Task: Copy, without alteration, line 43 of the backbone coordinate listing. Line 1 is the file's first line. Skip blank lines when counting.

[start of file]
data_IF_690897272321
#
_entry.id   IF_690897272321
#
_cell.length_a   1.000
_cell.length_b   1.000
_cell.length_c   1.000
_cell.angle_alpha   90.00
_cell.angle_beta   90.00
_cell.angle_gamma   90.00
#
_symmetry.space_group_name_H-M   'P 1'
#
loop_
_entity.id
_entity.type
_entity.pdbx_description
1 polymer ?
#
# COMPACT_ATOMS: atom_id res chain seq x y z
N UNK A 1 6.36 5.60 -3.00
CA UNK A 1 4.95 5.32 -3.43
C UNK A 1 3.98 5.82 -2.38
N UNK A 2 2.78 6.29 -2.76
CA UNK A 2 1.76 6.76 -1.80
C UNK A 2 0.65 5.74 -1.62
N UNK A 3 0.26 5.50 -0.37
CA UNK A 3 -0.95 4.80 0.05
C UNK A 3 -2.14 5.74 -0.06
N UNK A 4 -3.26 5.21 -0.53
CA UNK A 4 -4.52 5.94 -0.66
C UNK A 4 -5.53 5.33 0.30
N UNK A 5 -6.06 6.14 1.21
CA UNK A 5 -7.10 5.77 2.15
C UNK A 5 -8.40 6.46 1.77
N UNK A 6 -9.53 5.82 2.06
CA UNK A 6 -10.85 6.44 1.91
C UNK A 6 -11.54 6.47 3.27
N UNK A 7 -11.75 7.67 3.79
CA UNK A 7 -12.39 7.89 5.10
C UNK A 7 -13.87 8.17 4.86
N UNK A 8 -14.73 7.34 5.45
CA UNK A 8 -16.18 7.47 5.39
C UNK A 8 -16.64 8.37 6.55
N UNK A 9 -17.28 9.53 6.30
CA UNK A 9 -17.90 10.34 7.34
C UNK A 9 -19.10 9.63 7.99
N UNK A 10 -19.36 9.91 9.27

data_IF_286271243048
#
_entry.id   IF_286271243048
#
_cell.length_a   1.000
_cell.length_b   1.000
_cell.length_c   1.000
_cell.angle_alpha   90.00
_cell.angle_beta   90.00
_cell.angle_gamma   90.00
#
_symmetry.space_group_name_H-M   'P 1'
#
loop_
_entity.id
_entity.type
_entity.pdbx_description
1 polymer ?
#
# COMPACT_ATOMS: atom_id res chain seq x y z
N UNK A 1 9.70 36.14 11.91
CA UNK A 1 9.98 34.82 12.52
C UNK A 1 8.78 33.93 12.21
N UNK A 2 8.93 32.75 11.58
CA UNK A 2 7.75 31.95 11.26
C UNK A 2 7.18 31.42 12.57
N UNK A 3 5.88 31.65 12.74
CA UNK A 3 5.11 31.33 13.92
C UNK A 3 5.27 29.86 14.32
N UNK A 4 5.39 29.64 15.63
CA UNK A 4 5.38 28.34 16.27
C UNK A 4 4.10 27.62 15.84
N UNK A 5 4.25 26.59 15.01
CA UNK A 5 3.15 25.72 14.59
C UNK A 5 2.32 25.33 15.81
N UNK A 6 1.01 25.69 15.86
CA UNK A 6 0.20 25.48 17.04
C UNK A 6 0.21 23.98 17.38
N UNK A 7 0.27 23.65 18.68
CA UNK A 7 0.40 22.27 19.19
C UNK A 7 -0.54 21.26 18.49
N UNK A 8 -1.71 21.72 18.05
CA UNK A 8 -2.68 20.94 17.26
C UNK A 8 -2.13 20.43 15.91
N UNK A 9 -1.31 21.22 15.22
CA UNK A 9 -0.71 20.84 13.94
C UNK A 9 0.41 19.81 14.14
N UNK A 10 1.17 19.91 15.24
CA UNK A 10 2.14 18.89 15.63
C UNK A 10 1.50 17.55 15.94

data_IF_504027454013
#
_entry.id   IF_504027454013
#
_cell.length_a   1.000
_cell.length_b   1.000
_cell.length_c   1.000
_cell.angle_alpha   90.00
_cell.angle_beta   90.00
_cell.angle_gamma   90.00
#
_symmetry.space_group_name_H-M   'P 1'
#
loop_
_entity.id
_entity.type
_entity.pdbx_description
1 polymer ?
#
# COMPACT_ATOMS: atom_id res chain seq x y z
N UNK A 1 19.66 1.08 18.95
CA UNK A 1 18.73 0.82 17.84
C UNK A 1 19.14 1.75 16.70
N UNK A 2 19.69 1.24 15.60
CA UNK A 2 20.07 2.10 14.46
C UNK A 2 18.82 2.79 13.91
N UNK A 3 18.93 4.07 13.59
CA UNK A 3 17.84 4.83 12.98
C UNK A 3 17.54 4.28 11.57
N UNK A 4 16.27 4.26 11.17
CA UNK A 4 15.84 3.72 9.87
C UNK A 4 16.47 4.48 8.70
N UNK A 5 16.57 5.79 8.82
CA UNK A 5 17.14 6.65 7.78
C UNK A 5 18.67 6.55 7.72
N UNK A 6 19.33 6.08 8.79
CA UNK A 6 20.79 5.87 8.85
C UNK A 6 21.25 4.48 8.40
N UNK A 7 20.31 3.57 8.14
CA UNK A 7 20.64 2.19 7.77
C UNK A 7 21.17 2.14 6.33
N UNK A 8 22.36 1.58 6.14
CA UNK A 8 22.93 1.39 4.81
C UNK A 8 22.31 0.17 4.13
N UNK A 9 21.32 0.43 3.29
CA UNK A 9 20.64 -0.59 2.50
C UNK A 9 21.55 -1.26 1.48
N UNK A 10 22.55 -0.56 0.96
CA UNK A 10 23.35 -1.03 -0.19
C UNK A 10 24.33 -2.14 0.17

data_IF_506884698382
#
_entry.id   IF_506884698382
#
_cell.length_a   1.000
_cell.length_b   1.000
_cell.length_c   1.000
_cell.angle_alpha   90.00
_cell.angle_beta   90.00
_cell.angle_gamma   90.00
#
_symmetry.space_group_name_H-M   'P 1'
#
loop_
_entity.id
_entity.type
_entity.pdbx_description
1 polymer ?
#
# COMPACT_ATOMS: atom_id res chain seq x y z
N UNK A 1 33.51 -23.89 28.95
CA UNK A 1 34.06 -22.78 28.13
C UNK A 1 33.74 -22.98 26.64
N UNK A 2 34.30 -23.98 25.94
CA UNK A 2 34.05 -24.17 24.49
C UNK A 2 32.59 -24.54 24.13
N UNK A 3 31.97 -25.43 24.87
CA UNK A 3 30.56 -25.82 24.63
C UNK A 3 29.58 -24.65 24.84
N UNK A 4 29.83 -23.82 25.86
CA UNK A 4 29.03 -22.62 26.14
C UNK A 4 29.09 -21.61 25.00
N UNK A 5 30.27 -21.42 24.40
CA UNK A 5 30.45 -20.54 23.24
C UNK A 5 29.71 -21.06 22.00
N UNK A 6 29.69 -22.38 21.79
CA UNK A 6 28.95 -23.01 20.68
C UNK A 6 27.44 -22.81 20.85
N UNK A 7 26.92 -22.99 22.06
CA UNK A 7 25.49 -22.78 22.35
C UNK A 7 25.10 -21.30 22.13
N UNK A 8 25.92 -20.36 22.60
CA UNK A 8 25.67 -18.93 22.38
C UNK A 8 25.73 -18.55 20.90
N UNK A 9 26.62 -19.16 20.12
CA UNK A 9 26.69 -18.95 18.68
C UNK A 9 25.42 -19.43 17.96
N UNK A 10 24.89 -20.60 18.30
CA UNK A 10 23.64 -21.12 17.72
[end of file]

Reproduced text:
CA UNK A 8 -16.18 7.47 5.39